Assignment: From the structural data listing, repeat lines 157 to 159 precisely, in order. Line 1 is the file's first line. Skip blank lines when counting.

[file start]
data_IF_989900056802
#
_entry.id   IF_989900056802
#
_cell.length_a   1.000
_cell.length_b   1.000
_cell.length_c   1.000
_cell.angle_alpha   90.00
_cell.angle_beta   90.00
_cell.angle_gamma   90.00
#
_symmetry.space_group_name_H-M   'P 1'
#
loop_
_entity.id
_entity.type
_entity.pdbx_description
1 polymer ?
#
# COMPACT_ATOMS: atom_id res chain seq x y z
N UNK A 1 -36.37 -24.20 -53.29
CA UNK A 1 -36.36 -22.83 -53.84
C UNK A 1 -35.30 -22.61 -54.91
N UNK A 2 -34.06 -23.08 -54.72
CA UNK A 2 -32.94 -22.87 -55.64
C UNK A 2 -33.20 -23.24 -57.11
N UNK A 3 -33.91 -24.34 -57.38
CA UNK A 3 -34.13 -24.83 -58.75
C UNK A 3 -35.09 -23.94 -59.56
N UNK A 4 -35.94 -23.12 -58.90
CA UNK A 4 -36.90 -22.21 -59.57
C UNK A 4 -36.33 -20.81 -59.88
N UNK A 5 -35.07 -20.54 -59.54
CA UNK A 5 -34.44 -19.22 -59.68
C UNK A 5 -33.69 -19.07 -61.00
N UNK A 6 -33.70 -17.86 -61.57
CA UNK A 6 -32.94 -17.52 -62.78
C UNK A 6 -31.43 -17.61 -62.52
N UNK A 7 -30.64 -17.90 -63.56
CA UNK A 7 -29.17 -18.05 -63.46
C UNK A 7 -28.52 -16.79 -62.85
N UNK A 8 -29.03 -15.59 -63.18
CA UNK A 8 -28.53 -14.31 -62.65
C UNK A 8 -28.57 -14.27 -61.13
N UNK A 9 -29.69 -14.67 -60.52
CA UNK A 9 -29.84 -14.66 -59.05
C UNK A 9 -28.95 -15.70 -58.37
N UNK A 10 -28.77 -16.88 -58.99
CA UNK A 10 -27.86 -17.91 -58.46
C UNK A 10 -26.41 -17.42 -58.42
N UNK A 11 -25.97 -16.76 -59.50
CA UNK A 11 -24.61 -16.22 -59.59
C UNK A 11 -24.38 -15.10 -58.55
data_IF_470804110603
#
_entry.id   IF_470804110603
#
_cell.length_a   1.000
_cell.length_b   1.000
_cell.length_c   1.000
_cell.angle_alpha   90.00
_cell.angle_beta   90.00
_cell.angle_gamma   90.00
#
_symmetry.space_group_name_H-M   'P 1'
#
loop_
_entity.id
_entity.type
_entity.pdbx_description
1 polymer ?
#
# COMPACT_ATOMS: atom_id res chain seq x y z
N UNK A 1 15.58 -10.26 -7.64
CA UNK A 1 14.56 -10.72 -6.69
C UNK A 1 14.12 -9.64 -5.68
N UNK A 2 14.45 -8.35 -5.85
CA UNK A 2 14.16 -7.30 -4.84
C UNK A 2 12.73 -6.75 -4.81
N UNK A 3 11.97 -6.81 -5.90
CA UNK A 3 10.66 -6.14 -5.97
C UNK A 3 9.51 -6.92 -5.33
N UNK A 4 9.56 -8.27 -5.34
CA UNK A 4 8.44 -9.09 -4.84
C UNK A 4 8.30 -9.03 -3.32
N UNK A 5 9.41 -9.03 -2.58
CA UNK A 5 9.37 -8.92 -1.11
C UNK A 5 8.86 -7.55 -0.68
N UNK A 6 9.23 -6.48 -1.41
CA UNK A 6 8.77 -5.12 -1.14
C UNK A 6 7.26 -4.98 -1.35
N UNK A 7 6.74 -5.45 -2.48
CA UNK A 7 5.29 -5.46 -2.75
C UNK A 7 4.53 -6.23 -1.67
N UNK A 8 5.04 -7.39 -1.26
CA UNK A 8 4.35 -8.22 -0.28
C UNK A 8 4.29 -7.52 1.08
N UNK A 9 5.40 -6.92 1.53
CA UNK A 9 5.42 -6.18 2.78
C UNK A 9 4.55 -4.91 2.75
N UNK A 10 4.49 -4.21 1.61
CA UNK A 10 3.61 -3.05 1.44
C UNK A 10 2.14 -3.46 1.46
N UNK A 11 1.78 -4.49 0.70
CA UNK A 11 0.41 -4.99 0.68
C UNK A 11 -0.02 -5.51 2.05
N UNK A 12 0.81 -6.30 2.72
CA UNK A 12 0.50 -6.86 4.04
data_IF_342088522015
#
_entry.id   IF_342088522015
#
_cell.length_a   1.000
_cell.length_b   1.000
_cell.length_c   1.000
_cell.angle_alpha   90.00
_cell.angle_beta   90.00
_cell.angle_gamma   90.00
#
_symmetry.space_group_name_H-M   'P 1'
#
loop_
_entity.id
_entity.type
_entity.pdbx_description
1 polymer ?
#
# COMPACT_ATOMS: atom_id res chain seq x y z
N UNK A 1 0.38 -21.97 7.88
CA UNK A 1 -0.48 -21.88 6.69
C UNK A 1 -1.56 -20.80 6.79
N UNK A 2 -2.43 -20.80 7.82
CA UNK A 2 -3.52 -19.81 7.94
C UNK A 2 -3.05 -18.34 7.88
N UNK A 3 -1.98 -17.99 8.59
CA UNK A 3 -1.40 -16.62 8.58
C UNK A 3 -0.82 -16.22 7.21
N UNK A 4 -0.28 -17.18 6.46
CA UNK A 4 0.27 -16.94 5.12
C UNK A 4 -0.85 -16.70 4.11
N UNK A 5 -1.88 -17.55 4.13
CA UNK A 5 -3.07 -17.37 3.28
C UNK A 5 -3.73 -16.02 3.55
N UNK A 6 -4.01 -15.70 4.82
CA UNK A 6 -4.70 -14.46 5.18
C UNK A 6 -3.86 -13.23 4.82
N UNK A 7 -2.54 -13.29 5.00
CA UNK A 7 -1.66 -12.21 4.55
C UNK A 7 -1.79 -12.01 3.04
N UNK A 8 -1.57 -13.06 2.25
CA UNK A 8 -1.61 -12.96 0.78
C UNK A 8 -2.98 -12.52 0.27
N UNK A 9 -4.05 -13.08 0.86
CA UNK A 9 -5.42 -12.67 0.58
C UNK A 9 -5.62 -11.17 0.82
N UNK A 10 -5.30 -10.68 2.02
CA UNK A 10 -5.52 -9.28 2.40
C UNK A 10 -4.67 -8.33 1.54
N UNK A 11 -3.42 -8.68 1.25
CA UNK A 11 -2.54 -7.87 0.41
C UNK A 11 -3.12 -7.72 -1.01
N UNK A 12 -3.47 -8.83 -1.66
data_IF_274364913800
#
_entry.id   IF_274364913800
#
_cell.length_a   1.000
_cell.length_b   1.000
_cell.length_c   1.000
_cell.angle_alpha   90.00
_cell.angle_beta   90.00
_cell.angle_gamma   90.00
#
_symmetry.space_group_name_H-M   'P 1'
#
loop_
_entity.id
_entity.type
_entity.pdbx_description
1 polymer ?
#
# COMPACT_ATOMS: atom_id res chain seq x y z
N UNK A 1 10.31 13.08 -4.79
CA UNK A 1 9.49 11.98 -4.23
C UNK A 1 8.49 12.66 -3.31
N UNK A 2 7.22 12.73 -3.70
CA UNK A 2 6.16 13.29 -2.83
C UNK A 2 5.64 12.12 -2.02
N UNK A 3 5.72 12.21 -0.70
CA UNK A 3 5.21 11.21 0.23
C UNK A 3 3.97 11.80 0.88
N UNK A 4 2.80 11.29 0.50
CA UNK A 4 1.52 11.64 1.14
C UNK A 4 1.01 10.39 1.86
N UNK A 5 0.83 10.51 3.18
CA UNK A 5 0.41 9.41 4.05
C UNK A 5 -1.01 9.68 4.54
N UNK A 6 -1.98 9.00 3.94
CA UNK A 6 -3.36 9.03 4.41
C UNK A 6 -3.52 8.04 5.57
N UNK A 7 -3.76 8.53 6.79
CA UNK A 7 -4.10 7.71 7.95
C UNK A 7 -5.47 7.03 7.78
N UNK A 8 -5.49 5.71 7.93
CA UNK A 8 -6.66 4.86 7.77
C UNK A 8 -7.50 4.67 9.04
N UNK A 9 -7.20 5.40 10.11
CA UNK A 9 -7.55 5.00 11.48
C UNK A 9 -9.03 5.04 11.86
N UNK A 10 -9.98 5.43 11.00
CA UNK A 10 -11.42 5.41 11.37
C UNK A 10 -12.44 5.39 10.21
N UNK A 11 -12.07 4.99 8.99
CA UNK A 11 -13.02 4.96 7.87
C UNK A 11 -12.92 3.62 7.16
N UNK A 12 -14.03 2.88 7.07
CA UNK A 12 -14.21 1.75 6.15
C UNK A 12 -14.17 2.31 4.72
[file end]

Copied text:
CA UNK A 10 -5.52 -9.28 2.40
C UNK A 10 -4.67 -8.33 1.54
N UNK A 11 -3.42 -8.68 1.25